Canadian Security Magazine

McAfee roadshow: Human-machine teams to identify insider threats

Ellen Cools   

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The McAfee Canadian Security Operations Roadshow, which made a  stop in Toronto recently, offered perspectives from Stephen Jou, chief technology officer at Interset; Jason Rolleston, McAfee’s VP and general manager, security intelligence and analytics; and Brian Brown, McAfee’s enterprise technical specialist. Together, they discussed how security operations teams can adapt to an increasingly volatile threat landscape.

Bryan Rutledge

The general theme among the speakers was “human-machine teaming solutions” — using automation and analytics to advance human capability.

Jou spoke about how analysts can use behavioural analytics and mathematical models to identify insider threats in an era of big data.

Generally, mathematical models look at previous reports of malware data and learn from past behaviours to identify threats. But how can these models provide a summarized view of risks and alerts?

Interset uses a probabilistic approach: their system performs aggregations and real-time monitoring to collect data on users to determine the “behavioural risk,” based on a model that looks at the user, machine, and the type and volume of data.


The more these behaviours coincide on the same entity (i.e., the same user account), the more likely it is an insider threat.

Meanwhile, Rolleston spoke to attendees about how security operations teams can identify threats through Security Information & Event Management (SIEM) systems.

What sec ops teams are currently doing in SIEM is not working, he explained.

Instead, SIEMs should focus on three areas: a data platform that brings in data at scale and makes it widely available; optimized sources that allow analysts to find anomalous data; and tools for investigation and response, Rolleston said.

In fact, McAfee is using log management tools and advanced analytics to identify, investigate and respond to anomalous data.

In an interview, Rolleston elaborated on the evolution of threats and the need for a more modular response.

“Hackers have become very sophisticated in how they attack, and so that’s where you see the adding of things like behavioural analytics…and using math and big data to spot behaviours that otherwise would have been very difficult to spot,” he explains.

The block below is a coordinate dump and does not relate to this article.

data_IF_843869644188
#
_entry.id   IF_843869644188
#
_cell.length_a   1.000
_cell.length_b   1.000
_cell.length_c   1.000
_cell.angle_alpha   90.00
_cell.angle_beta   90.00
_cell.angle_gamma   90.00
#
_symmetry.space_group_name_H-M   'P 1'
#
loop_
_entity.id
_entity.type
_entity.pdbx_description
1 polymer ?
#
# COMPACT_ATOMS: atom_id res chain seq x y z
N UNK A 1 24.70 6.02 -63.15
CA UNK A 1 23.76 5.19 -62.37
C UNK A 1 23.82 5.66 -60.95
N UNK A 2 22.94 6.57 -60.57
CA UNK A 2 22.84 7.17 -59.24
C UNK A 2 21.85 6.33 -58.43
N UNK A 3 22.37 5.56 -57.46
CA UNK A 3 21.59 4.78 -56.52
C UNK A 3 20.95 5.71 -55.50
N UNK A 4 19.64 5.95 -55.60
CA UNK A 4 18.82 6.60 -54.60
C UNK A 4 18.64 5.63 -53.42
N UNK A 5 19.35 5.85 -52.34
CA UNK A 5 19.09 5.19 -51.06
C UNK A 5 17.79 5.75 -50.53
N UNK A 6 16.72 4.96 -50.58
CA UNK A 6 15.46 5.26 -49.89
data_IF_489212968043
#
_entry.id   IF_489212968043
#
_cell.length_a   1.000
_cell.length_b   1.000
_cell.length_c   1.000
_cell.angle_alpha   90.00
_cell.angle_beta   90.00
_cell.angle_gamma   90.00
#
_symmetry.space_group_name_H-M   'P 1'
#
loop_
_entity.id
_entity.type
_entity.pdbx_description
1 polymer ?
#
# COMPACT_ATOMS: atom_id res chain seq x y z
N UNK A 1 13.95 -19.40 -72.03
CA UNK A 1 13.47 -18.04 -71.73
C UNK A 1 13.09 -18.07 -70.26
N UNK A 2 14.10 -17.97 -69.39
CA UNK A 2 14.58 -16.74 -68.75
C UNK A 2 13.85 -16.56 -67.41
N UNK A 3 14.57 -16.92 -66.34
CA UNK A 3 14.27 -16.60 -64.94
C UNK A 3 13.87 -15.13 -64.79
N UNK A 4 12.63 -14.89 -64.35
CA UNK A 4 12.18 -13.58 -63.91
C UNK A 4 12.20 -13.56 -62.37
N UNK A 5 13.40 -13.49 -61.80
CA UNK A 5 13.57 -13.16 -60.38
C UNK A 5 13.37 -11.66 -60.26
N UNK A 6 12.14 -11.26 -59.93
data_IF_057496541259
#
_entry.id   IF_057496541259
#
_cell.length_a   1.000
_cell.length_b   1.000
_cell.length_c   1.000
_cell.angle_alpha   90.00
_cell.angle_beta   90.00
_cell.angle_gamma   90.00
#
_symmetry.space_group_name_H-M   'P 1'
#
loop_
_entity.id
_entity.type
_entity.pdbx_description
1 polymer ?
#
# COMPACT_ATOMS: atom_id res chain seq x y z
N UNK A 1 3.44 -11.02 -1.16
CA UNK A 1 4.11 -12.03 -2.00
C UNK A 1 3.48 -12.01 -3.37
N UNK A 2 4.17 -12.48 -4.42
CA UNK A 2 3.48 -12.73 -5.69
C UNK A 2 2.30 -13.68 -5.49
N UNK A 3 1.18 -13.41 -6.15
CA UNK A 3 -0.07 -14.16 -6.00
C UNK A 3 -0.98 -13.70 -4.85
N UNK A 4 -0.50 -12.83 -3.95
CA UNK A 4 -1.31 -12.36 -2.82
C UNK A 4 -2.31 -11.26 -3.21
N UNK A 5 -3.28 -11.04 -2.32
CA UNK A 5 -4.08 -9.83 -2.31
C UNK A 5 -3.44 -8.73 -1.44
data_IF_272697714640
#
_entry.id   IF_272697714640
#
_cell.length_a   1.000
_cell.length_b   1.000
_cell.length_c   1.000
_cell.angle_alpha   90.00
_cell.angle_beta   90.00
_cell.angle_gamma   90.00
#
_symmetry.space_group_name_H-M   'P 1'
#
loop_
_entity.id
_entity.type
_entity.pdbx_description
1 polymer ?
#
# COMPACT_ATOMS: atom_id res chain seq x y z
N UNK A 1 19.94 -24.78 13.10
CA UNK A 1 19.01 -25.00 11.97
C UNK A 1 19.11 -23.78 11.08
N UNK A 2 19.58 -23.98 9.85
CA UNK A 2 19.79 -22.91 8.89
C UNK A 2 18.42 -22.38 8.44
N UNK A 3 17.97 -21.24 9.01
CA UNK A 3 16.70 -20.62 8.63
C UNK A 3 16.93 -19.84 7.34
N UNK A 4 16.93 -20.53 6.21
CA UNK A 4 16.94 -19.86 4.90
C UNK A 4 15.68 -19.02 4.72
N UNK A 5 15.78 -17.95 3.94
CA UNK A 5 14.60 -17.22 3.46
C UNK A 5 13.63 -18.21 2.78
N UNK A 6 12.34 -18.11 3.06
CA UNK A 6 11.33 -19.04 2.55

As such, McAfee is focused on becoming a ‘device to cloud’ company, protecting users wherever they compute.

“Where you compute now is becoming a much broader surface,” adds Bryan Rutledge, McAfee’s regional vice president and country manager, Canada. “This year we made the acquisition of Skyhigh Networks, a CASB [cloud access security broker] leader, to round out the portfolio in the cloud, because … in Canada we see a lot of people adopting cloud technologies.”

Nevertheless, the ease with which hackers can access data still depends on multiple factors. Even when organizations do everything right to protect their data, their partners may not do the same.

Consequently, it is important companies have firewalls and encrypted data, as well as a response plan in place if they are hacked, Rolleston explains.

Additionally, security operations teams must have broader visibility of the data sets coming in and be able to identify a signal coming from all of the data, he says.

This is where the “human-machine teaming solutions” come into play, as doing this manually would be labour and cost intensive.  

“One place you start seeing human-machine teaming … is in the context of analytics and using that data, not to supplant or remove humans, but to aid, to help them spot things they might not otherwise have seen,” Rolleston explains.

“Capacity is the word I look for,” Rutledge adds. “[Machines are] increasing the capacity that an individual can handle in their job.”

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